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Why Is There a Mohammad Statue at the Supreme Court?

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(President) Will and (Editor) Jason told me about a Mohammad statue at the Supreme Court they heard about on This American Life. This was their way of saying, "We're curious, so you should go do a bunch of research on it. Let us know how that goes."


When I hear about depictions of Mohammad, I picture Muslims burning Aqua* CDs in the streets and boycotts of Danish"¦danishes.


But much to my surprise, the Danes aren't to blame this time around. The statue in question is, in fact, right in our very own Supreme Court building.


Let's start at the beginning.

A Court to Call Home

Despite its stature in the country's political and cultural landscape, the Supreme Court was something of a vagabond in its early years. When New York City was our capital, the Court met in the Merchants Exchange Building, and when the capital moved to Philadelphia in 1790, the Court set up shop in Independence Hall, and then City Hall. When the federal government went off to Washington, the Court used the Capitol Building as a flophouse, but got bounced to a new chamber six different times during their stay.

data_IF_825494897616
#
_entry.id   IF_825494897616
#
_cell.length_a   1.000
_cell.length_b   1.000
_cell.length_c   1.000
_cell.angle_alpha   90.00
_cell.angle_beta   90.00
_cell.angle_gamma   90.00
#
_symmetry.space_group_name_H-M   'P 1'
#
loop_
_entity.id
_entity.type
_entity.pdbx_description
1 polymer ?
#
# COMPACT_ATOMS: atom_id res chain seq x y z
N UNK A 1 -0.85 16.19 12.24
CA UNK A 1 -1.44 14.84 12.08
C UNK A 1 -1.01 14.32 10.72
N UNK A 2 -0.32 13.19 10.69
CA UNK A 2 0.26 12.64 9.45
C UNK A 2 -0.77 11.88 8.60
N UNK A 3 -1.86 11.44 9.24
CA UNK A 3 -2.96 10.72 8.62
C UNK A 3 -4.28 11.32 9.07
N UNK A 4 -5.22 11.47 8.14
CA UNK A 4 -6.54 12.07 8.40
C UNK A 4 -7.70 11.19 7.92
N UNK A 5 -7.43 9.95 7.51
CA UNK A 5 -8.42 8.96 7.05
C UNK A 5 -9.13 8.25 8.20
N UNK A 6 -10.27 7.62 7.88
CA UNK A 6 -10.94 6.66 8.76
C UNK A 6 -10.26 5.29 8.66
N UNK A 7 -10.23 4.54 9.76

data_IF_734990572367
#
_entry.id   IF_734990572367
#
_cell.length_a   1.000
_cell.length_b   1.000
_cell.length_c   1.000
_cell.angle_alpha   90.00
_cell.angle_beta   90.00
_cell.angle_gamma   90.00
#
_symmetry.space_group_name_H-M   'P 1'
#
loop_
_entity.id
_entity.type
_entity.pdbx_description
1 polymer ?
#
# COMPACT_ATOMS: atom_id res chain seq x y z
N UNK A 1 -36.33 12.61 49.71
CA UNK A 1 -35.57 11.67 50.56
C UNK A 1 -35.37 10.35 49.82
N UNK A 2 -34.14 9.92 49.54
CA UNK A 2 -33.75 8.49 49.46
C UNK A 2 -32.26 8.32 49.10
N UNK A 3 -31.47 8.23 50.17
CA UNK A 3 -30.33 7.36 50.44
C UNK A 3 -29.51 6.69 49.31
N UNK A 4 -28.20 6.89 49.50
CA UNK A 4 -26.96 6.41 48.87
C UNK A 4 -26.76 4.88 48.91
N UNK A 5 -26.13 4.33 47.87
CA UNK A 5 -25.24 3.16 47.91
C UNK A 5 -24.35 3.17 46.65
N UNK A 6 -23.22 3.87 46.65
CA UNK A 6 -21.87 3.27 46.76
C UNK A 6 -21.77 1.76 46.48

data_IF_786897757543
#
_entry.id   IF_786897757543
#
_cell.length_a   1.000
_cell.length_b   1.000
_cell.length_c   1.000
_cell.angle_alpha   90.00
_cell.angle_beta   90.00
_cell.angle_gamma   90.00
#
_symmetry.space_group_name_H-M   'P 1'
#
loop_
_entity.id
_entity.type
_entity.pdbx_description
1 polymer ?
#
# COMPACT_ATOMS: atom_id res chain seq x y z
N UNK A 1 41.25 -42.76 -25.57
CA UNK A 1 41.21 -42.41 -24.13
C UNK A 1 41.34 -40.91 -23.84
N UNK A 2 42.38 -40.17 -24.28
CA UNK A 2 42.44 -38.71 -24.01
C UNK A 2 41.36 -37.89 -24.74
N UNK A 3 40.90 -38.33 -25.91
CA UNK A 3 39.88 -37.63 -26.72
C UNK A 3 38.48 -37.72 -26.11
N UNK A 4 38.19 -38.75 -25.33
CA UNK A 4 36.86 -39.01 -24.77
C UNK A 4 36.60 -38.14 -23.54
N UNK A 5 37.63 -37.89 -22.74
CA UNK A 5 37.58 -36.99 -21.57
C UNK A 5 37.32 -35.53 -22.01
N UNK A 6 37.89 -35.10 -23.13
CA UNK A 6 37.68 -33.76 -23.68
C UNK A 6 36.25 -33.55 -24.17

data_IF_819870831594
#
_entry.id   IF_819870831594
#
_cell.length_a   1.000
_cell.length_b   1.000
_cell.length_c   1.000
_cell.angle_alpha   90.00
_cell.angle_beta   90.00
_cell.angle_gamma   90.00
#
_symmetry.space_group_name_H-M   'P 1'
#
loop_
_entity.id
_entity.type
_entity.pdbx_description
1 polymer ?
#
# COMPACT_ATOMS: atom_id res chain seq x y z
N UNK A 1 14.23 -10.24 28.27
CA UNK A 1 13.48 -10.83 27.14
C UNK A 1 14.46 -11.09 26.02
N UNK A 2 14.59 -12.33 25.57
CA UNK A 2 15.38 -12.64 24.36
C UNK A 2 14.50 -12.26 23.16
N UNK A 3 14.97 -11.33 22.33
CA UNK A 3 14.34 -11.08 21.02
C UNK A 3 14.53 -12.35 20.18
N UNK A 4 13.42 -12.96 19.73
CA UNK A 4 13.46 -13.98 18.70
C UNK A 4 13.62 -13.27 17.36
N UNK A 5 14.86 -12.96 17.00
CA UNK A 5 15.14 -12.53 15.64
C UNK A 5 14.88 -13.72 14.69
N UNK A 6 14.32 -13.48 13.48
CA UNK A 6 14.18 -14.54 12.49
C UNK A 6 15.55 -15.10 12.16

Finally, in 1929, Chief Justice William Howard Taft decided enough was enough and persuaded Congress to authorize the construction of a permanent home for the Court. Construction on the Supreme Court Building was completed in 1935, and the Court finally had a home to call its own after 146 years of existence.

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Sculpture figures prominently in the Corinthian architecture of the Court Building. One chamber features a frieze decorated with a bas-relief sculpture by Adolph A. Weinman of eighteen influential law-givers. The south wall depicts Menes, Hammurabi, Moses, Solomon, Lycurgus, Solon, Draco, Confucius and Octavian, while the north wall depicts Napoleon Bonaparte, John Marshall, William Blackstone, Hugo Grotius, Louis IX, King John, Charlemagne, Justinian and, you guessed it, Mohammad.